LACMA’s ‘A Universal History of Infamy’ Exhibit Takes an Intellectual Approach to Contemporary Latin Art
The most challenging aspect of “A Universal History of Infamy” might not be its three locations – at LACMA, a gallery and a school. It might not even be its countertrend approach of de-emphasizing the Latino-ness of Latino and Latin-American art. It’s likely that the most challenging aspect of this ambitious exhibit is that it is “process-based.”
That’s to say, as co-curator Pilar Tompkins Rivas notes in a conversation with Chi-Young Kim on LACMA’s UnFramed site, that the exhibit didn’t begin on its opening day: It started a few years ago when the curators began discussing the show with artists that were on board for a residency at the 18th Street Arts Center, where they would all come to create the works on display at LACMA on Miracle Mile, at the Arts Center in Santa Monica and at Charles White Elementary School near MacArthur Park.
Another indication of the high-concept intellectualism of enterprise is the title, drawn from the first short story collection of the influential Argentine fabulist Jorge Luis Borges, which features re-imaginings of traditional narratives with modern and post-modern contextualization. Not for you? That’s OK, there are other people out there who want more from their art than oil on canvas or marble figures.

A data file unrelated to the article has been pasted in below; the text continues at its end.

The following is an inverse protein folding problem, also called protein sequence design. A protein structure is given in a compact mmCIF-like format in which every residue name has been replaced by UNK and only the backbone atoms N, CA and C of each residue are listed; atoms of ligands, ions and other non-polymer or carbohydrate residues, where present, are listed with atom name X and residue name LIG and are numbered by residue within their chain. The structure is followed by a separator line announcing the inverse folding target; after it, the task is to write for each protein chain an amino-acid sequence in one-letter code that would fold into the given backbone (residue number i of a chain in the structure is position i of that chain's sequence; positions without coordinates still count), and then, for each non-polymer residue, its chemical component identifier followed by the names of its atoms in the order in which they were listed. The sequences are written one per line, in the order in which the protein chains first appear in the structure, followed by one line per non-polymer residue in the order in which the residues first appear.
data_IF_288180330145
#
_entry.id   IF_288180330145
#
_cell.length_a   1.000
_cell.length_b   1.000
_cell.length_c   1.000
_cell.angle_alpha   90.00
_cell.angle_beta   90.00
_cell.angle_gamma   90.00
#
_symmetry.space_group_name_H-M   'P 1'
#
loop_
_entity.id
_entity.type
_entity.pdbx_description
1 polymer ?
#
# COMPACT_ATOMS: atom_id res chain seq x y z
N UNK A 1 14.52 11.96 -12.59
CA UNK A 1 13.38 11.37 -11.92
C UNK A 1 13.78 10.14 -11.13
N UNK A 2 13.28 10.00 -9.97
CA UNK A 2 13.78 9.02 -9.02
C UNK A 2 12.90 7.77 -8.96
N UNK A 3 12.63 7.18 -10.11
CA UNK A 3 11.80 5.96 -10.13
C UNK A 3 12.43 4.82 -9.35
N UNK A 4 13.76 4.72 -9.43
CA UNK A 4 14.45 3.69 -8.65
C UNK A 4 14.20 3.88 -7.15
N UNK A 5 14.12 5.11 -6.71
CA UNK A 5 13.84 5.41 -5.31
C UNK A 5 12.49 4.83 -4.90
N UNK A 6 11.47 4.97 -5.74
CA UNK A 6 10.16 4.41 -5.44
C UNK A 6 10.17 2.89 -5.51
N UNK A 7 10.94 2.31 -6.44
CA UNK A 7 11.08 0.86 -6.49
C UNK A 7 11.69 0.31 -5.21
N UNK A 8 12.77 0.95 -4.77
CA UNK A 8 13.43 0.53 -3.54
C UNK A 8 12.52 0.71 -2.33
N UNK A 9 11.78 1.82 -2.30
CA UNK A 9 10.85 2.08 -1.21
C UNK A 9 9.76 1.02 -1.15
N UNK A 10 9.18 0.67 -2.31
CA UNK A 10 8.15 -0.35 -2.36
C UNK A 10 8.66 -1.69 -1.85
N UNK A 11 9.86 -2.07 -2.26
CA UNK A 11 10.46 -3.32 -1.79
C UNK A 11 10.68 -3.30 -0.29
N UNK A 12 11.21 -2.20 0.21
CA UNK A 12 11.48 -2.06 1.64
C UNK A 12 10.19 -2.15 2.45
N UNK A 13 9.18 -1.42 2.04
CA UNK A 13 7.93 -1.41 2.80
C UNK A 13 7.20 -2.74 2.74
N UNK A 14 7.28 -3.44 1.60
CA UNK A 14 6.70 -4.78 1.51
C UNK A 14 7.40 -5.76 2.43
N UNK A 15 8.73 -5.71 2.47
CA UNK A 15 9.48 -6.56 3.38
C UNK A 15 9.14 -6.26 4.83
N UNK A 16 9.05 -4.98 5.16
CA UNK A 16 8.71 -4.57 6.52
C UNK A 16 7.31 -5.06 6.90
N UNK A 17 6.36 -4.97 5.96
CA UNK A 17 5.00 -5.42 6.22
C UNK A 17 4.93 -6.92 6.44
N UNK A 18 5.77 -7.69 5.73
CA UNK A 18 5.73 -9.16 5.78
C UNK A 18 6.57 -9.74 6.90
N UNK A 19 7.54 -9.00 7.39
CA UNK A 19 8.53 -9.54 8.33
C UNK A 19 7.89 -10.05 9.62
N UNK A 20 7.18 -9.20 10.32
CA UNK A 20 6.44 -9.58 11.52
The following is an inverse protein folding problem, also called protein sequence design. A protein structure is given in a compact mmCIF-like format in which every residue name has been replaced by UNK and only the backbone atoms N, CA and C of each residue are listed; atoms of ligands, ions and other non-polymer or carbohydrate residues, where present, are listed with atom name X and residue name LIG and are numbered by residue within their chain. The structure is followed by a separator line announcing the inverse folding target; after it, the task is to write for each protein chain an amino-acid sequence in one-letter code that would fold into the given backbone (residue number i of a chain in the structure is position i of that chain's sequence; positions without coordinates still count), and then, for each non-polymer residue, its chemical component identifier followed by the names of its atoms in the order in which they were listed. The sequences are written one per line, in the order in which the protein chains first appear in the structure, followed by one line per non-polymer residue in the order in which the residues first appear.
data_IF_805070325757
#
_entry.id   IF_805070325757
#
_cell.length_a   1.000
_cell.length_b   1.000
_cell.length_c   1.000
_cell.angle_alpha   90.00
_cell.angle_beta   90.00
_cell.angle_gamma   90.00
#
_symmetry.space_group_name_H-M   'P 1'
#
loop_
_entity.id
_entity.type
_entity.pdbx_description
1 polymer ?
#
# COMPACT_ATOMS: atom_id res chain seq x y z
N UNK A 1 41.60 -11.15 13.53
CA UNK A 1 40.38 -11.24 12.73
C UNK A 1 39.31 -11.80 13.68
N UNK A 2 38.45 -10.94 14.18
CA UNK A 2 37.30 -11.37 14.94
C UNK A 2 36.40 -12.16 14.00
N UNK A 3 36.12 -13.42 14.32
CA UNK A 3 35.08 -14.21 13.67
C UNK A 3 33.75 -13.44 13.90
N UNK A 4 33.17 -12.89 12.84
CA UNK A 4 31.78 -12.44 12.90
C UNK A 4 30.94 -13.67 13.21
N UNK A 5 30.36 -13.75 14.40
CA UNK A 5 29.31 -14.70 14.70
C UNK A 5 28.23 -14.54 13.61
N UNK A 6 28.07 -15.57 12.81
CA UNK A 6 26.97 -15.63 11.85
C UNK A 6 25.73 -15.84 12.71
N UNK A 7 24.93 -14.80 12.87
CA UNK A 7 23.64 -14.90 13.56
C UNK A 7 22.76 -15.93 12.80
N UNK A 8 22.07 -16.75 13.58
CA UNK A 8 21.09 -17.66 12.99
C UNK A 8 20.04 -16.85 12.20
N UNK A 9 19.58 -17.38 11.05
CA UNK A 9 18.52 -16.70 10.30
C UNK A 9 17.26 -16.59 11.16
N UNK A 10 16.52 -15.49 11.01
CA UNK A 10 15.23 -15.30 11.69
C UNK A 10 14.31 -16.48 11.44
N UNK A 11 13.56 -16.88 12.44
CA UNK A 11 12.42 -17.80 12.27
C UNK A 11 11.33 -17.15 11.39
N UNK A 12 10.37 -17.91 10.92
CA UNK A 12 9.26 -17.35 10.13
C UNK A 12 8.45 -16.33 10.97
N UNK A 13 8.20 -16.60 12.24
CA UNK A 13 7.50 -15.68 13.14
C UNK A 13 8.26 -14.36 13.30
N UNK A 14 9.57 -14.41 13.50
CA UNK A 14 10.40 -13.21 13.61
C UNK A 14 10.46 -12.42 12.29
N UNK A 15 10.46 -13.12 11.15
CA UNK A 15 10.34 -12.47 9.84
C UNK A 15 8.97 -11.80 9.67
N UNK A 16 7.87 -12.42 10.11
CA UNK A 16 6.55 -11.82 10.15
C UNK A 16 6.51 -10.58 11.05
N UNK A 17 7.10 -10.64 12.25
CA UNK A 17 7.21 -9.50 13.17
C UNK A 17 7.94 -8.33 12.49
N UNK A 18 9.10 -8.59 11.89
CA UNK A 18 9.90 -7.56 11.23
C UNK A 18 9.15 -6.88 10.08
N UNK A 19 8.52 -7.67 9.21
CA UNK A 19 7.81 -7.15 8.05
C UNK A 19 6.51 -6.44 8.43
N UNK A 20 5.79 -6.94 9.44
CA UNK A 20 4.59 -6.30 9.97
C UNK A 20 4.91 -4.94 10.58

The three-ring exhibit features the works of 16 American Latino and Latin American artists and teams that sought to defy the standard model of what art should look like coming out of the minds and hands of those within the specific yet diverse ethnicity. It is part of the omnibus Pacific Standard Time series, with a subheading of LA/LA, signifying Los Angeles/Latin America. (Co-curator Jose-Luis Blondet said that he has been wondering – for four years! – what the slash in the title means; whether it separates or unites.)
In spite of what may seem high-level pretentiousness, it sounds like everyone had a blast. The artists came from the Lat-Am diaspora to work together and brainstorm with the curators. “Artists need time, space, and support to do what they do,” Tompkins Rivas told UnFramed. So they gave it to them. “Allowing artists the time to do research on site became an anchor for the development of many projects.
For example, the curators met with Brazil’s Naufus Ramirez-Figueroa during his residency before he had settled on his direction. They noticed a photograph that interested them – and convinced him to turn it into the performance piece he had been considering, “Heart of the Scarecrow,” which became a performance-installation piece co-produced by LACMA and the Sao Paulo Biennial – with the current Los Angeles version evolving significantly from the Brazilian show.
The Charles White exhibit, designed for the young audiences who will see it at their predominantly Latino elementary school, is subtitled “Those of This America,” and is loaded with race and class themes related to Mexican and Mexican-American life. “I hope it will function like a giant mirror,” said Vincent Ramos, an educator helming that project, “that they see themselves within the work and are empowered by the experience.”